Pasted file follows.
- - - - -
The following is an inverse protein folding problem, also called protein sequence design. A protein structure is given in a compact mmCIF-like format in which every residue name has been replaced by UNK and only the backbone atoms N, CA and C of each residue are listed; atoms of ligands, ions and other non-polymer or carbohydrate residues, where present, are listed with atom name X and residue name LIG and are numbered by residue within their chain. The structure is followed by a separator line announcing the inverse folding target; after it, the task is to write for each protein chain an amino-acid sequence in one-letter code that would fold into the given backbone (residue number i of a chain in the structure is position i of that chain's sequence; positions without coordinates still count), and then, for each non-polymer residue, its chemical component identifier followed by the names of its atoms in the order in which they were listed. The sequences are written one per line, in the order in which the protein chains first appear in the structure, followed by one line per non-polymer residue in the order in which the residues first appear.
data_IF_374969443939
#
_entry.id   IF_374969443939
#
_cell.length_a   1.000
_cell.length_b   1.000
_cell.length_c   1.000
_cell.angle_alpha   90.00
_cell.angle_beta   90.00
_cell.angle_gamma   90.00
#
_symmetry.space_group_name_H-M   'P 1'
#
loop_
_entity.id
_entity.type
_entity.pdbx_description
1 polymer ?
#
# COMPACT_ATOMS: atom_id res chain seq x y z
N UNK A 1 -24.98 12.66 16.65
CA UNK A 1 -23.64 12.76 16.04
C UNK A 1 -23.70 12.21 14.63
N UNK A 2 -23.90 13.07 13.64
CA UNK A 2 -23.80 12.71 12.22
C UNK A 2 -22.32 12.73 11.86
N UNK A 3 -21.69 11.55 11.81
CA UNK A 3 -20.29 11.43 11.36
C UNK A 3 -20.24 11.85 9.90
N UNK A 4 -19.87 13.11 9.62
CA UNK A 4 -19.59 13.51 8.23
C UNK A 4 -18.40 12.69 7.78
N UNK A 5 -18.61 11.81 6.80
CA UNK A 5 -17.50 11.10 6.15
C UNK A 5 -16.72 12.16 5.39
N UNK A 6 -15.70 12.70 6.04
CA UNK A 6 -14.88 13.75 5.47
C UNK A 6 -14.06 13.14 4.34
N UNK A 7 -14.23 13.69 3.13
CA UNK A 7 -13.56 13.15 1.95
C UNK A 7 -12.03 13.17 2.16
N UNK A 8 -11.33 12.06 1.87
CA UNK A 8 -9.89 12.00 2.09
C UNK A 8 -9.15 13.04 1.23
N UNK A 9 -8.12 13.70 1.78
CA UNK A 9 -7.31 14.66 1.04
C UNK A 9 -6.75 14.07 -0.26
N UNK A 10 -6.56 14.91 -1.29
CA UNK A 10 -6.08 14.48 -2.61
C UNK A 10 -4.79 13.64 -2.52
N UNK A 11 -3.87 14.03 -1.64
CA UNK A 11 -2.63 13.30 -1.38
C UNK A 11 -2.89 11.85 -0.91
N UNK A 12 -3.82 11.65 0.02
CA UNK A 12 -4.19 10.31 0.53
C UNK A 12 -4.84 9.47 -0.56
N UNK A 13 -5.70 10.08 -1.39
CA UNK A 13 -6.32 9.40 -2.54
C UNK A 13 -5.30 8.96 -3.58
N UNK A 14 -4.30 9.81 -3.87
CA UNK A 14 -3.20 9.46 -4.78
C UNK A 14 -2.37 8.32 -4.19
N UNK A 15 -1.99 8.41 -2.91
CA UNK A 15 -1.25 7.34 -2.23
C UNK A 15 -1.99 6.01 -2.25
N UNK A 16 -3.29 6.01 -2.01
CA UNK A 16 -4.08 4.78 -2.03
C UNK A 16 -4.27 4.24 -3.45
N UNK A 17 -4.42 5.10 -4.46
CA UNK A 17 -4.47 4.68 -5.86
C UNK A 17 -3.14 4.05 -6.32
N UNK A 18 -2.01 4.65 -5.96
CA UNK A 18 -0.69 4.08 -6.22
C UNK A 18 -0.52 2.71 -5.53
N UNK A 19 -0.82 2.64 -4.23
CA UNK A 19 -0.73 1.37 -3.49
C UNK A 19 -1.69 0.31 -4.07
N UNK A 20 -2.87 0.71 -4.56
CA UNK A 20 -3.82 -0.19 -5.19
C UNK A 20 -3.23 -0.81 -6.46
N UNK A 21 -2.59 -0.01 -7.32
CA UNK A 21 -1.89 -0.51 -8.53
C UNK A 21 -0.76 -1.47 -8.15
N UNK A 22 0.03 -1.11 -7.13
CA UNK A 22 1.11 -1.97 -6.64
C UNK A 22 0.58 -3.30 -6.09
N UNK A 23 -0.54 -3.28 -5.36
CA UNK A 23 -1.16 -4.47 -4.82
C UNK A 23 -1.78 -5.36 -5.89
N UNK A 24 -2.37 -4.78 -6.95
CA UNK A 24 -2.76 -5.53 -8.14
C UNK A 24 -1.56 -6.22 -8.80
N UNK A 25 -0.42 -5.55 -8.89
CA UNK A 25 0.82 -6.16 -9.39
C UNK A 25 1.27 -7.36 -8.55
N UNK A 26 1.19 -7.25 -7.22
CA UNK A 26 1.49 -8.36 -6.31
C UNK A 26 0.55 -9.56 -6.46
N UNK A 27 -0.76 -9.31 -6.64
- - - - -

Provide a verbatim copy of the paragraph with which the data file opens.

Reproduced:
The following is an inverse protein folding problem, also called protein sequence design. A protein structure is given in a compact mmCIF-like format in which every residue name has been replaced by UNK and only the backbone atoms N, CA and C of each residue are listed; atoms of ligands, ions and other non-polymer or carbohydrate residues, where present, are listed with atom name X and residue name LIG and are numbered by residue within their chain. The structure is followed by a separator line announcing the inverse folding target; after it, the task is to write for each protein chain an amino-acid sequence in one-letter code that would fold into the given backbone (residue number i of a chain in the structure is position i of that chain's sequence; positions without coordinates still count), and then, for each non-polymer residue, its chemical component identifier followed by the names of its atoms in the order in which they were listed. The sequences are written one per line, in the order in which the protein chains first appear in the structure, followed by one line per non-polymer residue in the order in which the residues first appear.